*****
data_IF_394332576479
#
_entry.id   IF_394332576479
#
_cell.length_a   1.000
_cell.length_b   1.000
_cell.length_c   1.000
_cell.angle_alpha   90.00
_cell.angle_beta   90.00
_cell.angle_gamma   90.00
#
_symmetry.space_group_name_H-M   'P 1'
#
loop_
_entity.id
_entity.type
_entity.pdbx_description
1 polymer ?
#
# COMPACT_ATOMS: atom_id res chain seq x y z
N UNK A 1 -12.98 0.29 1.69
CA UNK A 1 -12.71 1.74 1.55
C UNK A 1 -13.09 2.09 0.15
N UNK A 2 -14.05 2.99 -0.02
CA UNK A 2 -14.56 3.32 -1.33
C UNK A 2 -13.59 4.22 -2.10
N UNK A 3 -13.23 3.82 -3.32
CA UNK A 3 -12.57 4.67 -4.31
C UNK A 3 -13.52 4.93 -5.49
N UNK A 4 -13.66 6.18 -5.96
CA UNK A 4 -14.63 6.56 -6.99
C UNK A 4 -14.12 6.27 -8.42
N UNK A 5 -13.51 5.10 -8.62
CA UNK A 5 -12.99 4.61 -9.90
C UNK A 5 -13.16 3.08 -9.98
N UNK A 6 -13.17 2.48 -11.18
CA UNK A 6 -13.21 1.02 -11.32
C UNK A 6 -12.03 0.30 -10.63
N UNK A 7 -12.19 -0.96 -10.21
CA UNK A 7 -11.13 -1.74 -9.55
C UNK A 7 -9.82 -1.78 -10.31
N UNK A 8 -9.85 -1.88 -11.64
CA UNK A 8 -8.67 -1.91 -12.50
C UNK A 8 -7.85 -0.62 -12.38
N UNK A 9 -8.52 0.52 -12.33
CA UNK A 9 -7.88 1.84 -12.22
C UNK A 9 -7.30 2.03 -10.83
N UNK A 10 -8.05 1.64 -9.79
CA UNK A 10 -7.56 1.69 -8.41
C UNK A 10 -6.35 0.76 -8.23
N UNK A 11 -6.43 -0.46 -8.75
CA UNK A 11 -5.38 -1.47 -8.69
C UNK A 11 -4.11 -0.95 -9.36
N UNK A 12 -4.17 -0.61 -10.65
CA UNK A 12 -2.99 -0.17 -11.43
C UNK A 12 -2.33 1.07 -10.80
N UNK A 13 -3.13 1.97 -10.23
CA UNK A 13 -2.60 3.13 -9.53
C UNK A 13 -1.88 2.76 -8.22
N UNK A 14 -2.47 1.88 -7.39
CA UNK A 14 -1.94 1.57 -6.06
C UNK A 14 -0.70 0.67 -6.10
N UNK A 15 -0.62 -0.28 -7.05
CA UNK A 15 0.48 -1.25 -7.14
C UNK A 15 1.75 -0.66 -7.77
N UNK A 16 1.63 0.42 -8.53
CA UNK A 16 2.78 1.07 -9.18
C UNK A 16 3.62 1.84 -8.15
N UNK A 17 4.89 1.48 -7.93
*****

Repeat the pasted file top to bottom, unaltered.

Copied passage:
data_IF_394332576479
#
_entry.id   IF_394332576479
#
_cell.length_a   1.000
_cell.length_b   1.000
_cell.length_c   1.000
_cell.angle_alpha   90.00
_cell.angle_beta   90.00
_cell.angle_gamma   90.00
#
_symmetry.space_group_name_H-M   'P 1'
#
loop_
_entity.id
_entity.type
_entity.pdbx_description
1 polymer ?
#
# COMPACT_ATOMS: atom_id res chain seq x y z
N UNK A 1 -12.98 0.29 1.69
CA UNK A 1 -12.71 1.74 1.55
C UNK A 1 -13.09 2.09 0.15
N UNK A 2 -14.05 2.99 -0.02
CA UNK A 2 -14.56 3.32 -1.33
C UNK A 2 -13.59 4.22 -2.10
N UNK A 3 -13.23 3.82 -3.32
CA UNK A 3 -12.57 4.67 -4.31
C UNK A 3 -13.52 4.93 -5.49
N UNK A 4 -13.66 6.18 -5.96
CA UNK A 4 -14.63 6.56 -6.99
C UNK A 4 -14.12 6.27 -8.42
N UNK A 5 -13.51 5.10 -8.62
CA UNK A 5 -12.99 4.61 -9.90
C UNK A 5 -13.16 3.08 -9.98
N UNK A 6 -13.17 2.48 -11.18
CA UNK A 6 -13.21 1.02 -11.32
C UNK A 6 -12.03 0.30 -10.63
N UNK A 7 -12.19 -0.96 -10.21
CA UNK A 7 -11.13 -1.74 -9.55
C UNK A 7 -9.82 -1.78 -10.31
N UNK A 8 -9.85 -1.88 -11.64
CA UNK A 8 -8.67 -1.91 -12.50
C UNK A 8 -7.85 -0.62 -12.38
N UNK A 9 -8.52 0.52 -12.33
CA UNK A 9 -7.88 1.84 -12.22
C UNK A 9 -7.30 2.03 -10.83
N UNK A 10 -8.05 1.64 -9.79
CA UNK A 10 -7.56 1.69 -8.41
C UNK A 10 -6.35 0.76 -8.23
N UNK A 11 -6.43 -0.46 -8.75
CA UNK A 11 -5.38 -1.47 -8.69
C UNK A 11 -4.11 -0.95 -9.36
N UNK A 12 -4.17 -0.61 -10.65
CA UNK A 12 -2.99 -0.17 -11.43
C UNK A 12 -2.33 1.07 -10.80
N UNK A 13 -3.13 1.97 -10.23
CA UNK A 13 -2.60 3.13 -9.53
C UNK A 13 -1.88 2.76 -8.22
N UNK A 14 -2.47 1.88 -7.39
CA UNK A 14 -1.94 1.57 -6.06
C UNK A 14 -0.70 0.67 -6.10
N UNK A 15 -0.62 -0.28 -7.05
CA UNK A 15 0.48 -1.25 -7.14
C UNK A 15 1.75 -0.66 -7.77
N UNK A 16 1.63 0.42 -8.53
CA UNK A 16 2.78 1.07 -9.18
C UNK A 16 3.62 1.84 -8.15
N UNK A 17 4.89 1.48 -7.93